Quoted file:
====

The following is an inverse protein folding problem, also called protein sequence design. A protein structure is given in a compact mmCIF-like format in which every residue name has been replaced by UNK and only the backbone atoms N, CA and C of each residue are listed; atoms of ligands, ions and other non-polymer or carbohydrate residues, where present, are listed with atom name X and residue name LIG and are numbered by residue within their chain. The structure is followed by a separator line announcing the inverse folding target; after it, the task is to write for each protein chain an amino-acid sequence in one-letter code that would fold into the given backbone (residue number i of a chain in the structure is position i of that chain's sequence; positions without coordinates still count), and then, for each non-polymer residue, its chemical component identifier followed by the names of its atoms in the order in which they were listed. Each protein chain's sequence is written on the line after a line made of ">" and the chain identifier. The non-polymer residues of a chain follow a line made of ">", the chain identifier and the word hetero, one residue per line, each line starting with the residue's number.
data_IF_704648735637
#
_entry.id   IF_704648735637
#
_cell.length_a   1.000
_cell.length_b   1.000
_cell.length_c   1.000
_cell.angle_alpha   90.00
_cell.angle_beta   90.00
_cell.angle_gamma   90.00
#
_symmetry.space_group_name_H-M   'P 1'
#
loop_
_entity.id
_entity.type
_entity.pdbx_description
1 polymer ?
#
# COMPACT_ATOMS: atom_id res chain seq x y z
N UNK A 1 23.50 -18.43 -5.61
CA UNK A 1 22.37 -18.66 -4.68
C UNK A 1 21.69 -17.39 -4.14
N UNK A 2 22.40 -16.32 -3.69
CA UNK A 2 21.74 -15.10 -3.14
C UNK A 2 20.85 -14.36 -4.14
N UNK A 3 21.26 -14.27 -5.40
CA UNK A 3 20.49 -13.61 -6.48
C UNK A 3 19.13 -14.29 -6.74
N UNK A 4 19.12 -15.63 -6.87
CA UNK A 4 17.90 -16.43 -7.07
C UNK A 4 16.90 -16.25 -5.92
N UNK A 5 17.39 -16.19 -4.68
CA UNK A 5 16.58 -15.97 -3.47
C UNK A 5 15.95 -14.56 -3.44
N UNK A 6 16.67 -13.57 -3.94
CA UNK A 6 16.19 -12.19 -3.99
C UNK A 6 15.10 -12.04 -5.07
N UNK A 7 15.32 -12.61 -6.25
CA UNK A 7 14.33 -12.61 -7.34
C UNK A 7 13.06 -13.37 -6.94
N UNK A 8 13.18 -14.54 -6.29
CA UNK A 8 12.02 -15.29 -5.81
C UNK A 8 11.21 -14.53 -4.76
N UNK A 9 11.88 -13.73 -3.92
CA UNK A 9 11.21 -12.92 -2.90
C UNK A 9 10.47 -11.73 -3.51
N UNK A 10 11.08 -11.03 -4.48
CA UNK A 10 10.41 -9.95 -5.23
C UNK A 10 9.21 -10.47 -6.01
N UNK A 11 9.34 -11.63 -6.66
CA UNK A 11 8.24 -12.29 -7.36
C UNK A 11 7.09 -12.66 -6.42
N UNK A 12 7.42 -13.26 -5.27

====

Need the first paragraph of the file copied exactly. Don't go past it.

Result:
The following is an inverse protein folding problem, also called protein sequence design. A protein structure is given in a compact mmCIF-like format in which every residue name has been replaced by UNK and only the backbone atoms N, CA and C of each residue are listed; atoms of ligands, ions and other non-polymer or carbohydrate residues, where present, are listed with atom name X and residue name LIG and are numbered by residue within their chain. The structure is followed by a separator line announcing the inverse folding target; after it, the task is to write for each protein chain an amino-acid sequence in one-letter code that would fold into the given backbone (residue number i of a chain in the structure is position i of that chain's sequence; positions without coordinates still count), and then, for each non-polymer residue, its chemical component identifier followed by the names of its atoms in the order in which they were listed. Each protein chain's sequence is written on the line after a line made of ">" and the chain identifier. The non-polymer residues of a chain follow a line made of ">", the chain identifier and the word hetero, one residue per line, each line starting with the residue's number.